With barely a murmur from the major news media, Washington, D.C. became just the sixth jurisdiction in America to legalize assisted suicide this past Saturday.
As discussed previously, assisted suicide is an abhorrent illustration of how far we have fallen as a culture, where death can now be chosen as if it were a legitimate choice among a variety of medical options.
It is therefore extremely disappointing, to say the least, that Congress did not use its constitutional authority to block the D.C. assisted suicide legislation from becoming law through a joint resolution of disapproval.
Congress can and must exert its constitutional authority to nullify this harmful and deeply flawed D.C. legislation, which undermines the dignity of human life, lacks commonsense safeguards against abuse, and endangers poor, sick, disabled, and elderly people.
Although the D.C. law has already taken effect, doctors will not be able to prescribe lethal drugs for several months, possibly not until October, while D.C. creates the administrative forms, oversight, and studies for assisted suicide under their law.
Congress’ latest spending bill funds the government until April 28 of this year. This gives Congress another chance to act to repeal the D.C. assisted suicide law by attaching a repeal provision to must-pass spending legislation, before patients begin to end their lives in our nation’s capital. We support Dr. Andy Harris (R-MD)’s efforts to that end.
Assisted suicide is an inhuman act, pure and simple. It short-circuits the universal experience of death that every human being deserves at the natural end of their life. Further, anyone who has sat at the bedside of a dying person will tell you that death gives new meaning and insight into our humanity.
One of the most beautiful recent illustrations of this was written for The New Yorker, of all places (a publication whose editorial board is almost certainly in favor of assisted suicide). Kathryn Schulz’s piece is a stunningly poetic and perceptive account of her experience of witnessing her father’s death. Here is an excerpt:
Even so, for a while longer, he endured—I mean his him-ness, his Isaac-ness, that inexplicable, assertive bit of self in each of us. A few days before his death, having ignored every request made of him by a constant stream of medical professionals (“Mr. Schulz, can you wiggle your toes?” “Mr. Schulz, can you squeeze my hand?”), my father chose to respond to one final command: Mr. Schulz, we learned, could still stick out his tongue. His last voluntary movement, which he retained almost until the end, was the ability to kiss my mother. Whenever she leaned in close to brush his lips, he puckered up and returned the same brief, adoring gesture that I had seen all my days. In front of my sister and me, at least, it was my parents’ hello and goodbye, their “Sweet dreams” and “I’m only teasing,” their “I’m sorry” and “You’re beautiful” and “I love you”—the basic punctuation mark of their common language, the sign and seal of fifty years of happiness.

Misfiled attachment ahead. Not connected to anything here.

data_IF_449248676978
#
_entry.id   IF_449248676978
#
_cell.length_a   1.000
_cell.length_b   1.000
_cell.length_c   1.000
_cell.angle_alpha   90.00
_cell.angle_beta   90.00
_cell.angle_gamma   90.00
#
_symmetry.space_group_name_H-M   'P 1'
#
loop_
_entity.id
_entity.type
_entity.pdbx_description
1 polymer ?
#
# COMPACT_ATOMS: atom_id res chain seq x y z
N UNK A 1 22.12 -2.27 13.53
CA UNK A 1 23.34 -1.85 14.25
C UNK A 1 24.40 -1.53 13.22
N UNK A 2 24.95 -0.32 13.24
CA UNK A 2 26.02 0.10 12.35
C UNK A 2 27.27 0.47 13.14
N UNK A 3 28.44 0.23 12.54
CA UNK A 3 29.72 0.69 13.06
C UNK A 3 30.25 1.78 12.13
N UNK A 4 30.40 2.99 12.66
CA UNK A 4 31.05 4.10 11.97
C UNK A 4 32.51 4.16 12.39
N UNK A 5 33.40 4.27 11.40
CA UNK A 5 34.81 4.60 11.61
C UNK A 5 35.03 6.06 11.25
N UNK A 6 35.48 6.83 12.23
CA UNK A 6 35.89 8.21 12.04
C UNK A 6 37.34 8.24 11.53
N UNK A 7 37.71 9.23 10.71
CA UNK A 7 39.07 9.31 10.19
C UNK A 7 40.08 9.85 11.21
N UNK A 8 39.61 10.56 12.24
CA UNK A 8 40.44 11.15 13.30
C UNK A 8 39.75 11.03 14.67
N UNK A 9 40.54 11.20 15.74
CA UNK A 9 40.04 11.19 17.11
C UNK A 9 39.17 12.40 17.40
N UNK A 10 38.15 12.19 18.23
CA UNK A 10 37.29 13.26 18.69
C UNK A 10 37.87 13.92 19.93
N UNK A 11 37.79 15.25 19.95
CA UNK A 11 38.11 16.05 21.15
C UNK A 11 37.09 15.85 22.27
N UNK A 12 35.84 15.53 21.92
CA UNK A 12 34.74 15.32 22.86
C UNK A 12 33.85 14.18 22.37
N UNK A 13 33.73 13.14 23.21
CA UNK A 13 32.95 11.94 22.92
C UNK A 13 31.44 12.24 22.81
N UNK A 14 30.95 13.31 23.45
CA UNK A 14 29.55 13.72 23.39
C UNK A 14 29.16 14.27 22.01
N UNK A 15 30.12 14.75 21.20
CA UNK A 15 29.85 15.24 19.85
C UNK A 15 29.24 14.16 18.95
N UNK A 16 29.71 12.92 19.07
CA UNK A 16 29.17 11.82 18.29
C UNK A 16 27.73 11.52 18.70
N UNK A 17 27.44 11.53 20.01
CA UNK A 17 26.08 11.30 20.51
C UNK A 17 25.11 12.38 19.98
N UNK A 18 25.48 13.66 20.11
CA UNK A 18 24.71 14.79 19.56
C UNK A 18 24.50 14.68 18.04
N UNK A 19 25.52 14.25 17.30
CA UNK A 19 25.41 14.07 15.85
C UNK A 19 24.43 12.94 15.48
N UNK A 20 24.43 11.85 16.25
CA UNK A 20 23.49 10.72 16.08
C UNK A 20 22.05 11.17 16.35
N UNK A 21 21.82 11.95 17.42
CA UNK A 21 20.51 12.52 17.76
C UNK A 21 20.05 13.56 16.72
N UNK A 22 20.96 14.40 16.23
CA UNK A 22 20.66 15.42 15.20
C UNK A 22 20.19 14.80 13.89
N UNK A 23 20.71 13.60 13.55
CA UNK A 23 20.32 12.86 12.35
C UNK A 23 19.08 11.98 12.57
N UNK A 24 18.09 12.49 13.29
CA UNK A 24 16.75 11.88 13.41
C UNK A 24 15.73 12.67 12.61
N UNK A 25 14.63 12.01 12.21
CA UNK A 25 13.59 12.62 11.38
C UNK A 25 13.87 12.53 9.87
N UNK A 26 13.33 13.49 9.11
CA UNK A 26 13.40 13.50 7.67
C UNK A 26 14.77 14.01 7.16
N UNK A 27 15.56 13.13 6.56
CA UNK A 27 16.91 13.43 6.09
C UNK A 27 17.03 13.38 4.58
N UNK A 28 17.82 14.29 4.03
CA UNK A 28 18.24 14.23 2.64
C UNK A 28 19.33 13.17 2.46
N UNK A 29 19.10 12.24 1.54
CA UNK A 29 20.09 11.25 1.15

One night, while that essence still persisted, we gathered around, my father’s loved ones, and filled his silence with talk. I had always regarded my family as close, so it was startling to realize how much closer we could get, how near we drew around his dying flame. The room we were in was a cube of white, lit up like the aisle of a grocery store, yet in my memory that night is as dark and vibrant as a Rembrandt painting. We talked only of love; there was nothing else to say. My father, mute but alert, looked from one face to the next as we spoke, eyes shining with tears. I had always dreaded seeing him cry, and rarely did, but for once I was grateful. It told me what I needed to know: for what may have been the last time in his life, and perhaps the most important, he understood.
It is easy for those who have never experienced the death of a loved one to say that people should have a “right to die.” When real-life accounts of death come to light, assisted suicide quickly becomes unthinkable. Here is one final excerpt:
Eventually, we decided that my father would not recover, and so, instead of continuing to try to stave off death, we unbarred the door and began to wait. To my surprise, I found it comforting to be with him during that time, to sit by his side and hold his hand and watch his chest rise and fall with a familiar little riffle of snore. It was not, as they say, unbearably sad; on the contrary, it was bearably sad—a tranquil, contemplative, lapping kind of sorrow. I thought, as it turns out mistakenly, that what I was doing during those days was making my peace with his death. I have learned since then that even one’s unresponsive and dying father is, in some extremely salient way, still alive.